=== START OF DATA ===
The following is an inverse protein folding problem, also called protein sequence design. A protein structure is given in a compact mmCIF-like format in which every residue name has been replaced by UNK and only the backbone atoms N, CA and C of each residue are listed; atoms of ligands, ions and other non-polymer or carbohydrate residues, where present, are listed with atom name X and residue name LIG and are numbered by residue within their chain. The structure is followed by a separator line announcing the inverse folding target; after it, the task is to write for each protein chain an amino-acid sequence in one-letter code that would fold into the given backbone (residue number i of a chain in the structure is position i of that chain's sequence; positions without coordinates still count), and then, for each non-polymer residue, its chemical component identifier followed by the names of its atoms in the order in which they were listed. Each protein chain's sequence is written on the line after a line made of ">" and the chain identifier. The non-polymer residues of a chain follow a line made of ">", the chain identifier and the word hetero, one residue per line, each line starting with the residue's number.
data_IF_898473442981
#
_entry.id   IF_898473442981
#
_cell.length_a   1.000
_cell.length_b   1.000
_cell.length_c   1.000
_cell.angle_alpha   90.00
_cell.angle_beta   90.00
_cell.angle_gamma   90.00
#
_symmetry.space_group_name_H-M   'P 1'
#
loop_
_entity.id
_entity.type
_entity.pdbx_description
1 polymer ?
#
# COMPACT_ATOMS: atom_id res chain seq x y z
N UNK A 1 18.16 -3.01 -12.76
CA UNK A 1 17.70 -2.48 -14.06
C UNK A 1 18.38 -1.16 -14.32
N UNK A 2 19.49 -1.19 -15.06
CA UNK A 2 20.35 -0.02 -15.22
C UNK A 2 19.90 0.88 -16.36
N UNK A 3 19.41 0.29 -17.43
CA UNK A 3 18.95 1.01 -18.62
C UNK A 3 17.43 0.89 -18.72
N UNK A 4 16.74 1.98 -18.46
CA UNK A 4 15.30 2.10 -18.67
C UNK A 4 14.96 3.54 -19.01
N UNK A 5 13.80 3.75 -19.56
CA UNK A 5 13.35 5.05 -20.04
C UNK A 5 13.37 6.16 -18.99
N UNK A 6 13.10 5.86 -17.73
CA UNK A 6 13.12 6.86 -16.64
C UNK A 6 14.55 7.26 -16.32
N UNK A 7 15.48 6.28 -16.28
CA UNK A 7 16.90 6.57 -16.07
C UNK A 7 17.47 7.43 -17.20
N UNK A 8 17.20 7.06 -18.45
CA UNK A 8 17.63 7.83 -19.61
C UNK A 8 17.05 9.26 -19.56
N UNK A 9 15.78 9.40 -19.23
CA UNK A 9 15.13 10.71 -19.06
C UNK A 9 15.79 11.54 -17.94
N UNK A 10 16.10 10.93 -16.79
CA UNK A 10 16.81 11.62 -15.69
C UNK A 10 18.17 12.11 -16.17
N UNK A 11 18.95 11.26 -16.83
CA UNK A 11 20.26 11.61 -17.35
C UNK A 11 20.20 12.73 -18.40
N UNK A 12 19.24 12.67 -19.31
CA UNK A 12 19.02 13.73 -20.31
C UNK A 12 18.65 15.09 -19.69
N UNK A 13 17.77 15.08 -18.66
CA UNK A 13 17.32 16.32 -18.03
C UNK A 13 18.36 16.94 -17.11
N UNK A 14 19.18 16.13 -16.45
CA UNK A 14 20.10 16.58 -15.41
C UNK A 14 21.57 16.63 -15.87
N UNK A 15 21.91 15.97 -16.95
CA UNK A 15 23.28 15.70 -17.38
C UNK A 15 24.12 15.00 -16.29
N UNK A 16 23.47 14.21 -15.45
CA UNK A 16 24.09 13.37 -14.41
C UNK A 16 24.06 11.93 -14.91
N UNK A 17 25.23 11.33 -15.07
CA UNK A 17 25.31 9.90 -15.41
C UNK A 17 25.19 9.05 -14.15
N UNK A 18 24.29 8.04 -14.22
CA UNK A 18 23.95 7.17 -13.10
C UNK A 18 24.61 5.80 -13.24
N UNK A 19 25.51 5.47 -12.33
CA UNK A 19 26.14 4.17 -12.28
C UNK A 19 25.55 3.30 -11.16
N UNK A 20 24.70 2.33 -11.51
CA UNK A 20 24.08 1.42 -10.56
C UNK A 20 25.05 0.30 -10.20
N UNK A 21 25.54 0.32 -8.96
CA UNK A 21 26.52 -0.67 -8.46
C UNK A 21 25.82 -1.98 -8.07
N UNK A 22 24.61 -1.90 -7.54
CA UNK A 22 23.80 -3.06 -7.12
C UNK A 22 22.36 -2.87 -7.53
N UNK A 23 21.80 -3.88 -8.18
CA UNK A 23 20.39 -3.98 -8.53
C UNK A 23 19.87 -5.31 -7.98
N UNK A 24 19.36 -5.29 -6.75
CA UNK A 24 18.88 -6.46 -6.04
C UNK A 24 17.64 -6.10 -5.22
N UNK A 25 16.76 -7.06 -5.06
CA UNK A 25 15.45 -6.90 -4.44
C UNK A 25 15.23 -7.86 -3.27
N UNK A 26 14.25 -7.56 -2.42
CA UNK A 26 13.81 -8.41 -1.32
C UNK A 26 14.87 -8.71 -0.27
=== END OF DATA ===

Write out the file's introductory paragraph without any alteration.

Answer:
The following is an inverse protein folding problem, also called protein sequence design. A protein structure is given in a compact mmCIF-like format in which every residue name has been replaced by UNK and only the backbone atoms N, CA and C of each residue are listed; atoms of ligands, ions and other non-polymer or carbohydrate residues, where present, are listed with atom name X and residue name LIG and are numbered by residue within their chain. The structure is followed by a separator line announcing the inverse folding target; after it, the task is to write for each protein chain an amino-acid sequence in one-letter code that would fold into the given backbone (residue number i of a chain in the structure is position i of that chain's sequence; positions without coordinates still count), and then, for each non-polymer residue, its chemical component identifier followed by the names of its atoms in the order in which they were listed. Each protein chain's sequence is written on the line after a line made of ">" and the chain identifier. The non-polymer residues of a chain follow a line made of ">", the chain identifier and the word hetero, one residue per line, each line starting with the residue's number.